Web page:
Tag: honey bee or honeybee

Bug of the Week: Age of Honey Bees

Honey bees do different jobs as they get older. The young bees take care of the brood, and the older bees go out and forage or gather food.

In the fall, the foraging bees don’t look too bad.

honey-bee-sunflowerhoney-bee-pollen-basket-251They are still fuzzy and their wings are in good shape.

Now contrast that to some honey bees out foraging this week.

Can you see the dark patch on the back of the thorax? This bee has lost some of her hair.

The quality of this photo isn’t the best, but can you see how ragged the edges of this honey bee’s wings are?

These honey bees have been in the nest all winter, probably working hard to keep it warm. They are worn out.

Have you ever spotted a honey bee that was worse for wear?

Insect Common Names

A few posts back I talked about Latin and Greek and scientific names for organisms. Today let’s look at some conventions used with insect common names.

A. Is it honey bees or honeybees?

When in graduate school, I learned a convention from Dr. Roger Morse for insect names (I have since learned the idea originated with Robert E. Snodgrass). The insect names that are taxonomically correct, such as honey bees are actually bees, should be written as two words. Insect names that are not accurate in identification are given as one word. For example, whiteflies are not really flies, but are relatives of aphids, and thus should be one word.

Quiz (answers at the bottom of this post):

Pick the correct common name according to this convention:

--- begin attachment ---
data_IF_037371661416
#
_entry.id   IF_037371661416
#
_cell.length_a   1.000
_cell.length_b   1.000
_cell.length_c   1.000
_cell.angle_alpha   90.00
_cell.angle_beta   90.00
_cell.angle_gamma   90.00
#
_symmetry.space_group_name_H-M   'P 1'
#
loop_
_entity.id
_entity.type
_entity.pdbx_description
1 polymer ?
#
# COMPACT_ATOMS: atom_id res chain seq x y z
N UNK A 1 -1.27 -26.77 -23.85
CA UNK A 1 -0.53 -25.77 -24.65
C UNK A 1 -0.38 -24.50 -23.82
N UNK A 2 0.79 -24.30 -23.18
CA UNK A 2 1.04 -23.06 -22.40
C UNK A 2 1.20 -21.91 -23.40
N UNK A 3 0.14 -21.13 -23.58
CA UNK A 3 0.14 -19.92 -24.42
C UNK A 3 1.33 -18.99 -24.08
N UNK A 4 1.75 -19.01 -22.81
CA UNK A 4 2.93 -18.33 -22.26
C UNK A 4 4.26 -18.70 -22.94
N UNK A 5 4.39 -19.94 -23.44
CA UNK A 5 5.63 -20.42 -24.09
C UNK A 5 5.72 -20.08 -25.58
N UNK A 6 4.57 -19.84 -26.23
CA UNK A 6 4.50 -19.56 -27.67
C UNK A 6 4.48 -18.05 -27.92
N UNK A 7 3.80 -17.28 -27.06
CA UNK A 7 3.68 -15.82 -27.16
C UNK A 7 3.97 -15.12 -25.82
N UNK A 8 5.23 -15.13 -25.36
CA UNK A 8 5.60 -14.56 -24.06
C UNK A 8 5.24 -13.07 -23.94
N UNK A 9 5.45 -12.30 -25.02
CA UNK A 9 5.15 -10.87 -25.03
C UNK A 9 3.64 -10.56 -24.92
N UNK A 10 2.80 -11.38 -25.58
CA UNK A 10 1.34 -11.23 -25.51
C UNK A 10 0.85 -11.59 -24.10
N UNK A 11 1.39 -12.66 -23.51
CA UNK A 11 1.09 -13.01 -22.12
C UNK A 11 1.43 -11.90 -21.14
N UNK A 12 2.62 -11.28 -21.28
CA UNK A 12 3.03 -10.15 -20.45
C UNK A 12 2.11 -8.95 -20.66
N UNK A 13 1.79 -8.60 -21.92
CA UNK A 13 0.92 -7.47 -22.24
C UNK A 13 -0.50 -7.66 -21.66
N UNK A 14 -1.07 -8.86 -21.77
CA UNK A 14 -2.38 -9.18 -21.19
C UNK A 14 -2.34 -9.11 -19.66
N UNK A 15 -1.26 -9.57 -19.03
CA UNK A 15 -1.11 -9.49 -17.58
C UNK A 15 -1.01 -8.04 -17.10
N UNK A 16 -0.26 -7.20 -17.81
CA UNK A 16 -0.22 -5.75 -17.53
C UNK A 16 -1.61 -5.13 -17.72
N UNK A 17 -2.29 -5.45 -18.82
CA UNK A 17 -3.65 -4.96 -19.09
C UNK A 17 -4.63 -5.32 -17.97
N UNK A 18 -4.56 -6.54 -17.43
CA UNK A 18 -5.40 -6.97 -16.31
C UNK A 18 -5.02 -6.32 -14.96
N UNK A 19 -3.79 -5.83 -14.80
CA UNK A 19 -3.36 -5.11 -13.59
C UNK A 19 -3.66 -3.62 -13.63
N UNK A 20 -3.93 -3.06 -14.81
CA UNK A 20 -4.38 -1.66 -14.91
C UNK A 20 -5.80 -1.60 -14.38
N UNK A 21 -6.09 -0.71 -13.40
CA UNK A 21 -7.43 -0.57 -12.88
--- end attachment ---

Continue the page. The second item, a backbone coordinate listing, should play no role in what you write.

1. Butter fly or butterfly?


2. Crane fly or cranefly?


3. Dragon fly or dragonfly?


4. Lady bug or ladybug?


5. Leaf-footed bug or leaf-footedbug?


Photo from Wikimedia

6. Bumble bee or bumblebee?

The convention is only a rule of thumb, however, because there are definitely exceptions:


Photograph by Craig Pemberton. Wikimedia

Although this creature is really a wasp, it’s common name is velvet ant (2 words).

B. Mantis or mantid?

This distinction is more difficult. I had learned that either is correct, that is the two terms are interchangeable. There is, however, a growing convention that mantis only be used for the insects of the genus Mantis, and that all others be called mantids. (Whitney Cranshaw, Colorado State University).

I personally like to use mantids for the plural, it is just easier.

For a searchable list of common names for insects of North America, see the Entomological Society of America

Let me know if you have any questions about insect names or would like to learn more.


1. butterfly

2. crane fly (two words)

3. dragonfly

4. ladybug (Note: if you use beetle, then it is two words,  lady beetle or ladybird beetle)

5. leaf-footed bug (2 words)

6. Bumble bee (2 words)